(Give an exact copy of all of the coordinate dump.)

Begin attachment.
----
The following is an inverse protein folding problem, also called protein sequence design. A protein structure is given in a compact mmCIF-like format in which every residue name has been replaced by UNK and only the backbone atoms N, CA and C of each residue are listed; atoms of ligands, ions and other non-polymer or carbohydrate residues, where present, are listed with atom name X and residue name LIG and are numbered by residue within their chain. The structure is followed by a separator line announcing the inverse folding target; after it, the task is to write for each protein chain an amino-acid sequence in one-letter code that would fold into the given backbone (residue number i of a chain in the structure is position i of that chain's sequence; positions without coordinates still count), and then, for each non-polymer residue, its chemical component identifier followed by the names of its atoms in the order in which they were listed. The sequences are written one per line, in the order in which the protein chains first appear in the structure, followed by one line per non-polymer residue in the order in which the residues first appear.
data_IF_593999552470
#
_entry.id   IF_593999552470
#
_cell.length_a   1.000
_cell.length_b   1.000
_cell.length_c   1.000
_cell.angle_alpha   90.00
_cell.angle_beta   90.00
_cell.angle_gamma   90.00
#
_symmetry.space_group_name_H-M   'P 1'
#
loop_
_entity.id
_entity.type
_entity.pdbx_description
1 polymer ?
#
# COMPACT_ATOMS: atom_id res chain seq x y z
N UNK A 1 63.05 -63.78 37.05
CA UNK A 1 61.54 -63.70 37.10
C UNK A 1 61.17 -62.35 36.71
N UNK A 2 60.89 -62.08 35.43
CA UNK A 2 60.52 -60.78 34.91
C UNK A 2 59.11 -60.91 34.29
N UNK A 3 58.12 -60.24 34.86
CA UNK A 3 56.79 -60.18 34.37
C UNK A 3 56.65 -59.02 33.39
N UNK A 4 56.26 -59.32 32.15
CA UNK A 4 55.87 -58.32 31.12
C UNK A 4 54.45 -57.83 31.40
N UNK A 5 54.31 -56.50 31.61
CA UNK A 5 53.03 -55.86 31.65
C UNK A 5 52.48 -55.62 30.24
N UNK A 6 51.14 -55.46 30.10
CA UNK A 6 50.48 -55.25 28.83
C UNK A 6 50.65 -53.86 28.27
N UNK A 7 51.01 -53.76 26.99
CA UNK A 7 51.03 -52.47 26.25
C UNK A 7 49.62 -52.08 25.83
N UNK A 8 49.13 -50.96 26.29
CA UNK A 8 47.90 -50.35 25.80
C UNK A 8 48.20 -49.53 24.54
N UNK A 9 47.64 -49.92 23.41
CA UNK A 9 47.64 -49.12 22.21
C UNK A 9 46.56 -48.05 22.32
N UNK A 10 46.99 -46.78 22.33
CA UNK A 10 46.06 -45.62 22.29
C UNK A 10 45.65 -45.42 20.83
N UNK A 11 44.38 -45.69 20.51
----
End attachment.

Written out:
The following is an inverse protein folding problem, also called protein sequence design. A protein structure is given in a compact mmCIF-like format in which every residue name has been replaced by UNK and only the backbone atoms N, CA and C of each residue are listed; atoms of ligands, ions and other non-polymer or carbohydrate residues, where present, are listed with atom name X and residue name LIG and are numbered by residue within their chain. The structure is followed by a separator line announcing the inverse folding target; after it, the task is to write for each protein chain an amino-acid sequence in one-letter code that would fold into the given backbone (residue number i of a chain in the structure is position i of that chain's sequence; positions without coordinates still count), and then, for each non-polymer residue, its chemical component identifier followed by the names of its atoms in the order in which they were listed. The sequences are written one per line, in the order in which the protein chains first appear in the structure, followed by one line per non-polymer residue in the order in which the residues first appear.
data_IF_593999552470
#
_entry.id   IF_593999552470
#
_cell.length_a   1.000
_cell.length_b   1.000
_cell.length_c   1.000
_cell.angle_alpha   90.00
_cell.angle_beta   90.00
_cell.angle_gamma   90.00
#
_symmetry.space_group_name_H-M   'P 1'
#
loop_
_entity.id
_entity.type
_entity.pdbx_description
1 polymer ?
#
# COMPACT_ATOMS: atom_id res chain seq x y z
N UNK A 1 63.05 -63.78 37.05
CA UNK A 1 61.54 -63.70 37.10
C UNK A 1 61.17 -62.35 36.71
N UNK A 2 60.89 -62.08 35.43
CA UNK A 2 60.52 -60.78 34.91
C UNK A 2 59.11 -60.91 34.29
N UNK A 3 58.12 -60.24 34.86
CA UNK A 3 56.79 -60.18 34.37
C UNK A 3 56.65 -59.02 33.39
N UNK A 4 56.26 -59.32 32.15
CA UNK A 4 55.87 -58.32 31.12
C UNK A 4 54.45 -57.83 31.40
N UNK A 5 54.31 -56.50 31.61
CA UNK A 5 53.03 -55.86 31.65
C UNK A 5 52.48 -55.62 30.24
N UNK A 6 51.14 -55.46 30.10
CA UNK A 6 50.48 -55.25 28.83
C UNK A 6 50.65 -53.86 28.27
N UNK A 7 51.01 -53.76 26.99
CA UNK A 7 51.03 -52.47 26.25
C UNK A 7 49.62 -52.08 25.83
N UNK A 8 49.13 -50.96 26.29
CA UNK A 8 47.90 -50.35 25.80
C UNK A 8 48.20 -49.53 24.54
N UNK A 9 47.64 -49.92 23.41
CA UNK A 9 47.64 -49.12 22.21
C UNK A 9 46.56 -48.05 22.32
N UNK A 10 46.99 -46.78 22.33
CA UNK A 10 46.06 -45.62 22.29
C UNK A 10 45.65 -45.42 20.83
N UNK A 11 44.38 -45.69 20.51